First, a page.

Gimeno Conducts Messiaen’s Epic Turangalila

Roy Thomson Hall was quite full tonight for the first of two Toronto Symphony concerts undertaking Olivier Messiaen’s Turangalila-Symphonie. But for such an event one wants a full house. The response from the audience was as rapturous as the music we had heard.

pianist Marc-André Hamelin (photo: Sim Cannety-Clarke)

My headline is no exaggeration, as I replicate the title the TSO put on our evening, including the stunning pianism of Marc-André Hamelin and the subtler contribution of Nathalie Forget via the ondes Martenot in front of a very large orchestra. It’s like a piano concerto. Hamelin is such a cool customer that he seems to be totally at ease while playing such an amazing range of sounds from soft to percussive clusters, touching seemingly every note of that piano, while offering a measure of reassurance to the rest of the performers as though he were a lifeguard. I suppose part of that is technique, that there’s no sign of effort even as he’s making amazing sounds.

Gustavo Gimeno, TSO Music Director

Gustavo Gimeno is still relatively new in his position as the TSO music director, but he’s beginning to show us who he really is. Or perhaps it would be more accurate to say that the TSO themselves are showing us who they are, in their response to his leadership, fearless in their willingness to play anything.

In 1948 when this work appeared, it certainly appeared to be the most important creation of the century if not the most impressive use of serial composition techniques yet heard, a fabulous meeting of cultures and methods.

Nathalie Forget (photo: Mathilde Assier)

Sometimes it’s tonal with layers of dissonance fluttering about over top, like birds gathering on top of a solid statue. There are places where the clusters in the strings underpinning the quick piano music remind me of George Gershwin, had he lived longer.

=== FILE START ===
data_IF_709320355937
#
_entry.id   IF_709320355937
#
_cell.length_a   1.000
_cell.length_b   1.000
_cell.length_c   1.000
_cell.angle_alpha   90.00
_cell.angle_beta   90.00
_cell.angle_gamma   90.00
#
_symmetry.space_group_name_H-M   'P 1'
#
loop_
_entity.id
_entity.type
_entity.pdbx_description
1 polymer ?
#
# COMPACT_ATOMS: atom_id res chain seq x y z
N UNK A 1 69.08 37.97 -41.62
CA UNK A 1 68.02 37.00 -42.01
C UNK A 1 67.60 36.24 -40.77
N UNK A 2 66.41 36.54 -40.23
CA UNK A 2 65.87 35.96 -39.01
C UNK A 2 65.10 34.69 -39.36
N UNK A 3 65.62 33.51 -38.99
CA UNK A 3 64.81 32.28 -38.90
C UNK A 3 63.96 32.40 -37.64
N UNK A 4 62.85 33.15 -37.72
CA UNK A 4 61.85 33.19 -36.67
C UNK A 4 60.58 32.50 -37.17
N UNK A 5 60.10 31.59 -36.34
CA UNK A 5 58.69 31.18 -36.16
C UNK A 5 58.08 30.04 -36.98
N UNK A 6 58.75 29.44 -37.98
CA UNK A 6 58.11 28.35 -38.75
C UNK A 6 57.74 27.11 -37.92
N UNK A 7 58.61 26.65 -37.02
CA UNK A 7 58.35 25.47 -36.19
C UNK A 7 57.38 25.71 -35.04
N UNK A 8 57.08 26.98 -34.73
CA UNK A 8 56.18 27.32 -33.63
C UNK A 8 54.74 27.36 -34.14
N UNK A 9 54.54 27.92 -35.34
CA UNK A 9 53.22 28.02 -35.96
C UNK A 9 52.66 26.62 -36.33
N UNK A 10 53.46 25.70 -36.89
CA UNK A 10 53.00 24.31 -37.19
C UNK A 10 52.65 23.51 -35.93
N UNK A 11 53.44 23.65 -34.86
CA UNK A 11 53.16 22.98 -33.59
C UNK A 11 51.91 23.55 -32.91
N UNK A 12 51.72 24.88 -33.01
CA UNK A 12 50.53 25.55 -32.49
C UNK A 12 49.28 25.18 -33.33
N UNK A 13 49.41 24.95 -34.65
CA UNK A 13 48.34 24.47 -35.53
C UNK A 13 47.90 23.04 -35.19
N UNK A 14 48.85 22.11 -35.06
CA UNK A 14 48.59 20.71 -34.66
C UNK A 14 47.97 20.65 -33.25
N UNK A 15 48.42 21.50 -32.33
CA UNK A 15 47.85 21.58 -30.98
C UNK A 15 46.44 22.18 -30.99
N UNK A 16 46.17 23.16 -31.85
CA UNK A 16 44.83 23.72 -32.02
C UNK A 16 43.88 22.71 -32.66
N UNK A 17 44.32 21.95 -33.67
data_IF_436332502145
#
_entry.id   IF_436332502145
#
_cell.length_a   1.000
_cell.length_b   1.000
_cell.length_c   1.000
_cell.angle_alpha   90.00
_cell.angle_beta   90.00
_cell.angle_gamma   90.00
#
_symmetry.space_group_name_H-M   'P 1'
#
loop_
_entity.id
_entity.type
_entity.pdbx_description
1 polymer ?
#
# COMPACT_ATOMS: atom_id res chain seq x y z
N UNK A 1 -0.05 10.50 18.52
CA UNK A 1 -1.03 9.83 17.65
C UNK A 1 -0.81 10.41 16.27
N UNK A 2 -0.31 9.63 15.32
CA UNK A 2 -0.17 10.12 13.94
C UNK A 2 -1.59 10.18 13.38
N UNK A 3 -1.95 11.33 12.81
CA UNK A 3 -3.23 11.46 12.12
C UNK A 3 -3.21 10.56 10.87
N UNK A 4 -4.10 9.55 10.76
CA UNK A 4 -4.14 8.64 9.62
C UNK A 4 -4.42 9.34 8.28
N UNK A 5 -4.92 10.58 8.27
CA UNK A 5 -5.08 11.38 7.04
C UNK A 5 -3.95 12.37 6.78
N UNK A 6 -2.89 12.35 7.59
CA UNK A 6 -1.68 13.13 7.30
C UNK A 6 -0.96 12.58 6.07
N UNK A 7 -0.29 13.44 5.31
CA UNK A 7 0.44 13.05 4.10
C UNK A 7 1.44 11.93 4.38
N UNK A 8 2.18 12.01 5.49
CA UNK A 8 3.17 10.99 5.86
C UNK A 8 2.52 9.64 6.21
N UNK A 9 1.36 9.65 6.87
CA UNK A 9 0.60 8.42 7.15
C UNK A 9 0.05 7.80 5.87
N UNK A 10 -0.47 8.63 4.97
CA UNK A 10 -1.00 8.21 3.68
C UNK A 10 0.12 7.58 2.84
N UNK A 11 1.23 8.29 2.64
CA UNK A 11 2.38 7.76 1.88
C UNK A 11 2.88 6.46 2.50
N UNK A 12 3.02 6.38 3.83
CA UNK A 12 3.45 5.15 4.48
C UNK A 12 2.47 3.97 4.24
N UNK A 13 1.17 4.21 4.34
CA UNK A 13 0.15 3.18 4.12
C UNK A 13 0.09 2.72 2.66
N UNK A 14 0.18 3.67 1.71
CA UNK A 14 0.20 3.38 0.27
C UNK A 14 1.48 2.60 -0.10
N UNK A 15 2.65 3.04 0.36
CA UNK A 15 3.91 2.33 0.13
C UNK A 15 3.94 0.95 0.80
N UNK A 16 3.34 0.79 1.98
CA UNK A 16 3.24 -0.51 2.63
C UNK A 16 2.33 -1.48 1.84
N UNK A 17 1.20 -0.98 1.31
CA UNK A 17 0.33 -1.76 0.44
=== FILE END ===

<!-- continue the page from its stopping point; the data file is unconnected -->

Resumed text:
There is so much joy and ecstasy in this piece, yet also painful drama. There’s a soft nocturne-like section that reminds me a bit of Wagner’s Tristan even if it’s much calmer, more like Berlioz’s nuit d’amour in his Roméo et Juliette. It’s a hypnotic array of stunning sounds.

And yet Messiaen’s sound is not one that has been emulated: at least not yet. I’m reminded of the conversations I’m hearing about the Ontario Science Centre, a modernist building that will be taken down if the Premier of Ontario has his way even though it’s one of the most beautiful examples of modernist architecture I’ve ever seen. I can’t think of any current composers using anything as complex –or as beautiful—as what we heard tonight. Like the Science Centre (dating from over 50 years ago), the futuristic sound of the ondes Martenot is in its way, an antique, an image of a future that never was. Oh well. Post-modern scores are more pragmatic, while minimalism is also a practical choice, easier for the composer and perhaps easier on the audience as well. The density of the score Messiaen created, layer upon layer, the challenges to the soloists (not just Hamelin & Forget, but also throughout the orchestra, particularly Eric Abramovitz, principal clarinet, and the percussionists), is unique. In a sense Messiaen is himself a virtuoso composer, daunting in the density of the challenges printed on the pages of the score. Did he leave every other composer behind in the process? No it’s not a competition, but even so one might wish that more would attempt something so ambitious.

Roy Thomson Hall is really ideal for this sort of work. There’s so much to hear, layer upon layer: and it could be perceived, the sound transparent.

The two concerts are a joyous celebration that’s one of the highlights of the TSO’s 100th season, but they’re also making a live recording from these two performances, which I’ll be eager to obtain once it comes out. We were asked to refrain from applauding, although there was a lot of coughing unfortunately. I suppose that’s inevitable when it’s live.

If there’s any way you can get to hear it Friday May 5th you should do so. They sounded amazing.

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